One thing I found out early in my paintball photography career is that paintballers are cheap. Sorry but it’s true. I spend thousands of dollars on gear that I risk getting destroyed every time I step on the field, money for gas to get to the event, money for food, plus a full day of my time to take professional photographs and nobody ever wants to pay for them. Since you now know that paintball photography is a labor of love don’t expect me to crawl around in the mud looking for you.

As soon as players get home from an event the posts will start on the forums “I saw some cameras today. When are the pictures going to be posted?” Arrggh, are you kidding. Give me a break guys. I take between 2000 - 3000 shots during a one day event. If I can get 500 useable shots out of the lot it has been a great day. I have review, sort, crop, edit, process every photo, it takes time. Since I am doing all this for free, be patient.

One last thing and this is the most important tip of them all, DON’T SHOOT THE PHOTOGRAPHER. If every time I walk near a certain team, or certain part of the field I get shot 25 times, guess what? I’m not going to go there, and I’m not going to take your photo.

There are a number of professional and talented amateur photographers who come out to events all over the country. Paintball photography isn’t easy. When I play an event I might get shot 10 times, at the most. When I photograph and event I’m lucky if I have under 50 welts and can’t begin to count the number of times I’m hit. If you see a photographer or videographer on the field, show them some respect, make their job easy and you never know, you might end up in Paintball Sports Magazine.

..:: Visit the Tippinators Official Website - for up to date news and official information about the team. ::..

May 3, 2009

RISK Scenario Game

Tippinators Produce Scenario Based on Popular Board Game

In a departure from the usual reenacting historic battles or emulating television or movies the Tippinators Paintball Team, to create something not before seen by the players of Eastern Canada, on May 3rd, 2009 produced a scenario event based on a board game – RISK.

Like the Parker Brothers (now a division of Hasbro) game of strategic global domination, Mersey Road Paintball in East River, Nova Scotia, was divided into six territories for which two teams had to compete. Each territory had a point value based on size and accessibility. To further simulate the board game the playing field had large sections taped off as oceans, creating choke points and forced zones of conflict.

Point scoring was simple for the teams. Every ten minute period a team controlled a territory points were awarded. In addition to the ten minute awarding of points, timed ten minute respawns replicated the end of game turns.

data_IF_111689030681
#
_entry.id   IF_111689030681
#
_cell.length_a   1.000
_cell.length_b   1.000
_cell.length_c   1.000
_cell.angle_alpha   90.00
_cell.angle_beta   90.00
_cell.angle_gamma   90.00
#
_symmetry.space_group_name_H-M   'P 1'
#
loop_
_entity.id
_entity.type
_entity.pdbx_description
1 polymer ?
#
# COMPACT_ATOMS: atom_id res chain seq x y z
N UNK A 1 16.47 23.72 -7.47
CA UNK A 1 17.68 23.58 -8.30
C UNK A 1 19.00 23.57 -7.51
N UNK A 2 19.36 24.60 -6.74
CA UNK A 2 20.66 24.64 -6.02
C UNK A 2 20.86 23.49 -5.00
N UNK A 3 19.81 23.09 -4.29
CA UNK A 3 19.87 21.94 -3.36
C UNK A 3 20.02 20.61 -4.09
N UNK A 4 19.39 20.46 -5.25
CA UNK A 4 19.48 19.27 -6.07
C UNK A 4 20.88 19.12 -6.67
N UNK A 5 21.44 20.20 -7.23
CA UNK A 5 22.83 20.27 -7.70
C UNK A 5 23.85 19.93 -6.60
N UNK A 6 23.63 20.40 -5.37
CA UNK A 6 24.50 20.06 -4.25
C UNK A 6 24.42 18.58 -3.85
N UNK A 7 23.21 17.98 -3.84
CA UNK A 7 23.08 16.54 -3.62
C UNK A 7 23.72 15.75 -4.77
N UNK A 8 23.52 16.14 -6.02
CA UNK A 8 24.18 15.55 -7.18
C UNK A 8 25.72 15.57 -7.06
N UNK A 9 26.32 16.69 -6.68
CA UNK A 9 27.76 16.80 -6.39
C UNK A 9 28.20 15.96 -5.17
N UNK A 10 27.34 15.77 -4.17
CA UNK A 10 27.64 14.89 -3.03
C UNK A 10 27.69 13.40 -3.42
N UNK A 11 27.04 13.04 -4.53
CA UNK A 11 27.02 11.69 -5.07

Event organizer Chris Landry of the Tippinators was the pleased with the games acceptance. “Basing a paintball scenario on a popular board game is outside the box thinking for sure.” Landry continued, “Since the 1950’s people have loved RISK and a lot of players came out just to see how the game would work.”

Due to the multiple objectives, and defined avenues of advance, the game was fast moving with multiple changes in zone occupation throughout the day. Constant shifts of momentum and changes of territory occupation kept the players interest and hungry to continue in an effort to dominate the world.

Unlike the board game, players on the field are unable to see the big picture, Landry’s solution to the problem was simple. “We allowed the refs, who were in contact with each other, to act as source of intel to the players.” Landry said. “Players were given a broad overview of how much territory they held and suggested whether to send players to the north or south side of the field.” Players coming from the respawn could decide to sure up lines of defense or exploit weaknesses of the other team.

The players universally appreciated the use of intelligence as it helped the game flow. “Having an idea of what was happening elsewhere made the game much more interesting.” Said Ed Bryant of Halifax. “Each respawn meant a new challenge at a different part of the field; it kept us on our toes all day.”

The eagerness of the players to keep up the fight was evident by the lack of people in the staging area while the game was in progress. “You would see a player literally run off the field, get paint get air and run back.” Commented Landry, “One of the signs that you have discovered the winning formula for a scenario is the players not wanting to stop.”

Due to the overwhelming success of RISK Landry was asked about the theme for the Tippinators next scenario. “ I’m not sure. Maybe Monopoly? Have everyone fighting for Boardwalk and ignoring Baltic.” After a thoughtful pause Landry concluded with a smile “We would have to hide GO, I can’t afford to give every player $200.”

The success of RISK shows that a producer can step outside the reenactment mode for a scenario game. The most important elements of a scenario are clearly defined objectives, simplified game play, organized and dedicated staff and a most importantly a group of paintballers will to go out, shoot paint and have fun.

..:: Visit the Tippinators Official Website - for up to date news and official information about the team. ::..